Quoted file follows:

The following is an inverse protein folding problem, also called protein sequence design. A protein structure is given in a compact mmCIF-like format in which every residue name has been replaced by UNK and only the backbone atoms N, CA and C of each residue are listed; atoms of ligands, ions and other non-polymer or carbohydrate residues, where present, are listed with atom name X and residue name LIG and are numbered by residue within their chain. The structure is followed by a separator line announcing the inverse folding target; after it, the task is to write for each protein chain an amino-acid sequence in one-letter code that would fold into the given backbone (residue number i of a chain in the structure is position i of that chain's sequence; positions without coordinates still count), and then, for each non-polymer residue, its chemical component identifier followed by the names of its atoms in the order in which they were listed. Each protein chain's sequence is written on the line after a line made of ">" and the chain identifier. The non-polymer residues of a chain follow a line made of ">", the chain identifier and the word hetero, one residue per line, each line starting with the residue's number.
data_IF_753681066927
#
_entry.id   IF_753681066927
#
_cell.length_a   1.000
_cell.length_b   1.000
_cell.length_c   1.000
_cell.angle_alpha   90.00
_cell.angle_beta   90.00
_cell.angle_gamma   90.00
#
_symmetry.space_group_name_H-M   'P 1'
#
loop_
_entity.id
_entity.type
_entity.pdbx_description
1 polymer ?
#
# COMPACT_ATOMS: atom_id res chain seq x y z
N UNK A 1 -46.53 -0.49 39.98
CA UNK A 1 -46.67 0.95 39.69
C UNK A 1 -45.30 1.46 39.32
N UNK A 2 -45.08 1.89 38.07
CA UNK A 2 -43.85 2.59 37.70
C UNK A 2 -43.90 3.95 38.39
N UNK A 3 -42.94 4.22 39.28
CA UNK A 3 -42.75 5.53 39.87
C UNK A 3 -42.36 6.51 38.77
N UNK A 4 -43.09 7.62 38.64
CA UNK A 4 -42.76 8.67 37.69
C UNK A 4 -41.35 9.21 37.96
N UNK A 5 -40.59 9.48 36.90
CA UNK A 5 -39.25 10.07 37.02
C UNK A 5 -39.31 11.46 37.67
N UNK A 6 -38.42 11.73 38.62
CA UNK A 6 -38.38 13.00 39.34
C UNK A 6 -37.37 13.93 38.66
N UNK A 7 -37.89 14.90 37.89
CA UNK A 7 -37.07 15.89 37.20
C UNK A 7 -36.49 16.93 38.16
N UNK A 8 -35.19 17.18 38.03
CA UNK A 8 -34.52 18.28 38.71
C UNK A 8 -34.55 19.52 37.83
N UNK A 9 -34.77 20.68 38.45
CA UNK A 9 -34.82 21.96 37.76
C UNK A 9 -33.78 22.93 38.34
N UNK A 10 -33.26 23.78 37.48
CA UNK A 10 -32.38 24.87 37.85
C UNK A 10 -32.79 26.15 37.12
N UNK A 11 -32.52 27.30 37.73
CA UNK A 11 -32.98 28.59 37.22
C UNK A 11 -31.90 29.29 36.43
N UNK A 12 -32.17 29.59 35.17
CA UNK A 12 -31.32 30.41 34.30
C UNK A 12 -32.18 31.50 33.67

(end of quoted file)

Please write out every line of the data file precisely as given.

The following is an inverse protein folding problem, also called protein sequence design. A protein structure is given in a compact mmCIF-like format in which every residue name has been replaced by UNK and only the backbone atoms N, CA and C of each residue are listed; atoms of ligands, ions and other non-polymer or carbohydrate residues, where present, are listed with atom name X and residue name LIG and are numbered by residue within their chain. The structure is followed by a separator line announcing the inverse folding target; after it, the task is to write for each protein chain an amino-acid sequence in one-letter code that would fold into the given backbone (residue number i of a chain in the structure is position i of that chain's sequence; positions without coordinates still count), and then, for each non-polymer residue, its chemical component identifier followed by the names of its atoms in the order in which they were listed. Each protein chain's sequence is written on the line after a line made of ">" and the chain identifier. The non-polymer residues of a chain follow a line made of ">", the chain identifier and the word hetero, one residue per line, each line starting with the residue's number.
data_IF_753681066927
#
_entry.id   IF_753681066927
#
_cell.length_a   1.000
_cell.length_b   1.000
_cell.length_c   1.000
_cell.angle_alpha   90.00
_cell.angle_beta   90.00
_cell.angle_gamma   90.00
#
_symmetry.space_group_name_H-M   'P 1'
#
loop_
_entity.id
_entity.type
_entity.pdbx_description
1 polymer ?
#
# COMPACT_ATOMS: atom_id res chain seq x y z
N UNK A 1 -46.53 -0.49 39.98
CA UNK A 1 -46.67 0.95 39.69
C UNK A 1 -45.30 1.46 39.32
N UNK A 2 -45.08 1.89 38.07
CA UNK A 2 -43.85 2.59 37.70
C UNK A 2 -43.90 3.95 38.39
N UNK A 3 -42.94 4.22 39.28
CA UNK A 3 -42.75 5.53 39.87
C UNK A 3 -42.36 6.51 38.77
N UNK A 4 -43.09 7.62 38.64
CA UNK A 4 -42.76 8.67 37.69
C UNK A 4 -41.35 9.21 37.96
N UNK A 5 -40.59 9.48 36.90
CA UNK A 5 -39.25 10.07 37.02
C UNK A 5 -39.31 11.46 37.67
N UNK A 6 -38.42 11.73 38.62
CA UNK A 6 -38.38 13.00 39.34
C UNK A 6 -37.37 13.93 38.66
N UNK A 7 -37.89 14.90 37.89
CA UNK A 7 -37.07 15.89 37.20
C UNK A 7 -36.49 16.93 38.16
N UNK A 8 -35.19 17.18 38.03
CA UNK A 8 -34.52 18.28 38.71
C UNK A 8 -34.55 19.52 37.83
N UNK A 9 -34.77 20.68 38.45
CA UNK A 9 -34.82 21.96 37.76
C UNK A 9 -33.78 22.93 38.34
N UNK A 10 -33.26 23.78 37.48
CA UNK A 10 -32.38 24.87 37.85
C UNK A 10 -32.79 26.15 37.12
N UNK A 11 -32.52 27.30 37.73
CA UNK A 11 -32.98 28.59 37.22
C UNK A 11 -31.90 29.29 36.43
N UNK A 12 -32.17 29.59 35.17
CA UNK A 12 -31.32 30.41 34.30
C UNK A 12 -32.18 31.50 33.67